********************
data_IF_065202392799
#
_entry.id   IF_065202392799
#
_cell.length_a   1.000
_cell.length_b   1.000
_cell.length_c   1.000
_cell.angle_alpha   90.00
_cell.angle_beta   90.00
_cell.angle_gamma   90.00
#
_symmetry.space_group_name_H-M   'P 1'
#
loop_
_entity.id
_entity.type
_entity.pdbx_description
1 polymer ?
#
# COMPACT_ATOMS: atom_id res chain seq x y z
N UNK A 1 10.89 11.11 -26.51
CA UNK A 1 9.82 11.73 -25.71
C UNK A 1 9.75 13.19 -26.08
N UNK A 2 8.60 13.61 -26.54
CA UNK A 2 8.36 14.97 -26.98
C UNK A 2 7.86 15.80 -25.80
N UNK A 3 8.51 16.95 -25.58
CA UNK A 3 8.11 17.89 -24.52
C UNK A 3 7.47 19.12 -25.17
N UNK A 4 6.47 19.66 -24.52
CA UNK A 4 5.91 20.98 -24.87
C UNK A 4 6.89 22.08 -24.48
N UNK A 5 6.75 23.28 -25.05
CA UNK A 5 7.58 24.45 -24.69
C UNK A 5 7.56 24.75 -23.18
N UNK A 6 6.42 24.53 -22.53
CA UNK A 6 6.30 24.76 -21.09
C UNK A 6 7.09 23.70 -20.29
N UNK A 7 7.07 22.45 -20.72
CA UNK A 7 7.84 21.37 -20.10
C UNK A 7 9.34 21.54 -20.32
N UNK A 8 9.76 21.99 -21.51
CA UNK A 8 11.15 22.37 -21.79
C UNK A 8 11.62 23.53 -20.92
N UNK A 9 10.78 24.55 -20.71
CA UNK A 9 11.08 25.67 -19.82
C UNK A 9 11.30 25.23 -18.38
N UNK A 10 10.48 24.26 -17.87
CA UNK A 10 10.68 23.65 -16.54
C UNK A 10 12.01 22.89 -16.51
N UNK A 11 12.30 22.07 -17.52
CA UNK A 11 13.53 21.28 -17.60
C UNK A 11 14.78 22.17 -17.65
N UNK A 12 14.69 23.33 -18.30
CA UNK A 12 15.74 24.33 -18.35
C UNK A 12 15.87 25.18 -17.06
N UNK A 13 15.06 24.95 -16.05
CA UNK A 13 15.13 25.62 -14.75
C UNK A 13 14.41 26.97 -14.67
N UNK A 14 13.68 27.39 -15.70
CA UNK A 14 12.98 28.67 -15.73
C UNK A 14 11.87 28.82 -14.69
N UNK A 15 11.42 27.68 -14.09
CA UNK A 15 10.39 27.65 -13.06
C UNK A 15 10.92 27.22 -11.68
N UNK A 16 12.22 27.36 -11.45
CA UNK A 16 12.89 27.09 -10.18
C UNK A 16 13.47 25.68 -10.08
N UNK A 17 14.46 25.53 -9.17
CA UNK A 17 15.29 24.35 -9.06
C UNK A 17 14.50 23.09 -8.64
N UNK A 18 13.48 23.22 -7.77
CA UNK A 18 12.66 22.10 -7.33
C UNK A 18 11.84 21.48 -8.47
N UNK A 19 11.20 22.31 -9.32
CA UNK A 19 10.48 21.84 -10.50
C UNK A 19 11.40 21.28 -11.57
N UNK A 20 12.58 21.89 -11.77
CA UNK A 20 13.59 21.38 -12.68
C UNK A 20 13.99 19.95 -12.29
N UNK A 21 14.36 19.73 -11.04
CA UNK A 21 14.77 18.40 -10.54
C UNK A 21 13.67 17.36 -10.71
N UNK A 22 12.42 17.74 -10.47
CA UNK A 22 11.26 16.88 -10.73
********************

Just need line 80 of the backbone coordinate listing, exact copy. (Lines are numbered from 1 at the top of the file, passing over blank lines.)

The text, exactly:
C UNK A 20 13.99 19.95 -12.29